What makes somebody a professional? At the most basic level, it’s earning your stripes well enough that perfect strangers will pay you to work for them. By those broad standards I already consider myself a professional editor, but there’s more to it than that. Laurels aren’t for sitting on. It’s one thing to be approached by indie authors or hired by small-press publishers, but quite another to be recognised by industry peers and leaders in the field. To that purpose, and to boost my ongoing professional development, I have now joined the CIEP.
I was, I confess, conflicted about this decision. I’ve spent a long time getting to a place where I can comfortably judge myself by the progress I’ve made instead of seeking validation elsewhere. Did I really want to dive into another career scrum, trying to jostle my way to the top? Emphatically, no. I’m done with that mentality. But then…does it have to be that way? Could I not approach the Institute and its members as team-mates rather than competitors? It’s not like there’s a shortage of work out there; I just need to get better at outreach.
That, of course, is the rub. Balance sheets don’t care about personal development. This isn’t a game, it’s survival. If I want to be in business I have to mean business etc.
Look, I’m happy with my general direction, and my workflow has been pretty good since I started to freelance full-time. Trouble is, it hasn’t increased enough. Not to be sustainable. I’ve had to rely more on my redundancy package than I’d first anticipated and that’s started to play on my mind. It’s early days yet, I know, and financial feast and famine is the norm for many freelancers, but I had hoped to create some *consistency, grow a little quicker over the past 10 months. The double whammy of Brexit and Covid has undoubtedly damaged my client base yet – in the absence of **hard evidence – I have zero recourse to financial support from the Government.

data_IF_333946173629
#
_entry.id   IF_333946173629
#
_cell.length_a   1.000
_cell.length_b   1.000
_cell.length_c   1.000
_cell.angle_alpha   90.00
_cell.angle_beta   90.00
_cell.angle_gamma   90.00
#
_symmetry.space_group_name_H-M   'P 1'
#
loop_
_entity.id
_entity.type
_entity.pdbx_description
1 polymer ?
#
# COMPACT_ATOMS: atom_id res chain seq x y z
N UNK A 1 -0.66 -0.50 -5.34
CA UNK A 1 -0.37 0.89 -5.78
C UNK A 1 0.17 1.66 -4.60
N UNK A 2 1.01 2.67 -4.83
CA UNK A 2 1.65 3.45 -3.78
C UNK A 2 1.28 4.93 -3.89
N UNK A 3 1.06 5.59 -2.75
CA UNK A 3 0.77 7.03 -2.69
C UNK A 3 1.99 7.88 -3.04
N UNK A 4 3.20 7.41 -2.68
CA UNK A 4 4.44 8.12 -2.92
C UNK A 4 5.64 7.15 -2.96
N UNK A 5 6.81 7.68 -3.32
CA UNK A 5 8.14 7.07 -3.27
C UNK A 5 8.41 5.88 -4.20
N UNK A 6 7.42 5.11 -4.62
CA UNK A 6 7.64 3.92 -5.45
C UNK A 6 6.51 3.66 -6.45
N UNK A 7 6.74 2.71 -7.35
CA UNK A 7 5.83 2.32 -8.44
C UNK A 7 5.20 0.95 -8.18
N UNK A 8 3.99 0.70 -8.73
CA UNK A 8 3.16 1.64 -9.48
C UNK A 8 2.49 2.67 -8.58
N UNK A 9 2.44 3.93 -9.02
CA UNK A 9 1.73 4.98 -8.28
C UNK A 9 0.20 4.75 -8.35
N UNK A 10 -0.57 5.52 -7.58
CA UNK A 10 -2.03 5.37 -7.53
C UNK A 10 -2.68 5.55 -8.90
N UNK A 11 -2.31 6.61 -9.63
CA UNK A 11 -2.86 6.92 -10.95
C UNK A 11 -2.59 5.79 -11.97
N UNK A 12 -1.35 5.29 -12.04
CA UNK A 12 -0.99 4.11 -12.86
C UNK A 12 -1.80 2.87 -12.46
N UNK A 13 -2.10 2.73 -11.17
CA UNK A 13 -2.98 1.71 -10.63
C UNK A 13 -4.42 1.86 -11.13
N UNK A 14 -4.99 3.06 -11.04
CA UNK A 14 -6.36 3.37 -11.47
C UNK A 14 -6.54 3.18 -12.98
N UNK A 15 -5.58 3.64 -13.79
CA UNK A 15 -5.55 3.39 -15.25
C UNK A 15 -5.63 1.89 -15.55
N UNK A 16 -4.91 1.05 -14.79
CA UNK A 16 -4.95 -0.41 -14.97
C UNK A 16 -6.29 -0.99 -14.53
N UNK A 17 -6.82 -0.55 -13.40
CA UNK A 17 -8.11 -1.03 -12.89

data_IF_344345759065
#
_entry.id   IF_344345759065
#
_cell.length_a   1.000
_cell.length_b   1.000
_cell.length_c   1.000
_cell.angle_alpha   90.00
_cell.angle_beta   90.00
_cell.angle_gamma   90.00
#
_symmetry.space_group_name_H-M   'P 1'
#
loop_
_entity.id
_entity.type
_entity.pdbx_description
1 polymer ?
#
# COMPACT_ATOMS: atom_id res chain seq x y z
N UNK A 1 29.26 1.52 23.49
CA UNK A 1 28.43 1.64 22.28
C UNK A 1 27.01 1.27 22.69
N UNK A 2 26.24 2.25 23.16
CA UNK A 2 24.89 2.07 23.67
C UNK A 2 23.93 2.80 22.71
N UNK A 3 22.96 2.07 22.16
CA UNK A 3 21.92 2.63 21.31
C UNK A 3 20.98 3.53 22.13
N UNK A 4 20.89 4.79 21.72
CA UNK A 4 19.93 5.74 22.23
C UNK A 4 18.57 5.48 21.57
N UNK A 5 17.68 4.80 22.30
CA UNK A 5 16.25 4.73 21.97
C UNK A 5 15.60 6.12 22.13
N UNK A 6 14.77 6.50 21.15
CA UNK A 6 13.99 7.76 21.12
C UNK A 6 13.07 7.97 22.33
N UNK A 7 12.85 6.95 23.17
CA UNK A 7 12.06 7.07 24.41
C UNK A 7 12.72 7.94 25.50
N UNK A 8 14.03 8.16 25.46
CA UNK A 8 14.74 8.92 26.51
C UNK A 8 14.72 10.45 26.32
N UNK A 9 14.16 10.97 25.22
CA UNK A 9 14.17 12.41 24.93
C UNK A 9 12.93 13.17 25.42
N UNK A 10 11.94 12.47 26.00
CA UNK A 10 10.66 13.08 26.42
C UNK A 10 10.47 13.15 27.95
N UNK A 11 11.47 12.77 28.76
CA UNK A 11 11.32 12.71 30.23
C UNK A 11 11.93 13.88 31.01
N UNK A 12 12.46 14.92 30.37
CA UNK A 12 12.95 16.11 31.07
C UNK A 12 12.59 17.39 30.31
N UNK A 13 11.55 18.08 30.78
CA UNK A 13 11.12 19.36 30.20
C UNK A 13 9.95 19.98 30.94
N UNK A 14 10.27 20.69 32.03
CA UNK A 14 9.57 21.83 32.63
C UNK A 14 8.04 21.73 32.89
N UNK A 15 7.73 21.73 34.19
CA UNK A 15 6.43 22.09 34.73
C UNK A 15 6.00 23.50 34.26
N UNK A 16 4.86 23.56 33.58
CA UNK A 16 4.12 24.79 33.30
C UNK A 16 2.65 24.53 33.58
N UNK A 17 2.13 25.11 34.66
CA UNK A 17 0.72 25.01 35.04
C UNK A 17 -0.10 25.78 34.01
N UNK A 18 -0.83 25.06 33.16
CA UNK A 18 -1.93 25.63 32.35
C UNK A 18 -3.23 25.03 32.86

If I want The Fine-toothed Comb to thrive, I need to up my game. Get into the big leagues. That means finding ***clients with more resources e.g. bigger publishers or corporate work, and cultivating repeat custom.
Tricky. Bigger clients would tend to either use in-house editors or go through agencies. Some will have a list of approved freelancers but, at the very least, they need to know that the Editor they’re hiring has passed a certain benchmark. Yup. There we have it: the opening. If I want to make a break for it, reach that position of opportunity, I’m going to have to get that seal of approval first. There’s no two ways about it. The Chartered Institute of Editing and Proofreading is the undisputed home of professional editing in the UK. Their logo alone is enough to unlock certain doors.
So, yeah. I’ve joined the Institute, and it’s been an eye-opener. Their website felt a little intimidating at first, if I’m honest, but the technical resources available to members are second to none.
In addition to the Forums (which themselves provide a vast network of experience to draw on and contribute to), there are free downloadable guides on all kinds of industry topics (from ‘Going Solo’ and ‘Pricing a project’ to ‘Punctuation’ and creating ‘Your house style’); discounts on diverse professional necessities such as training courses, Cyber Insurance, the PerfectIt editorial software for Microsoft Word; a treasure trove of historic articles to pick through; and of course, members have the right to use the CIEP logo on our marketing.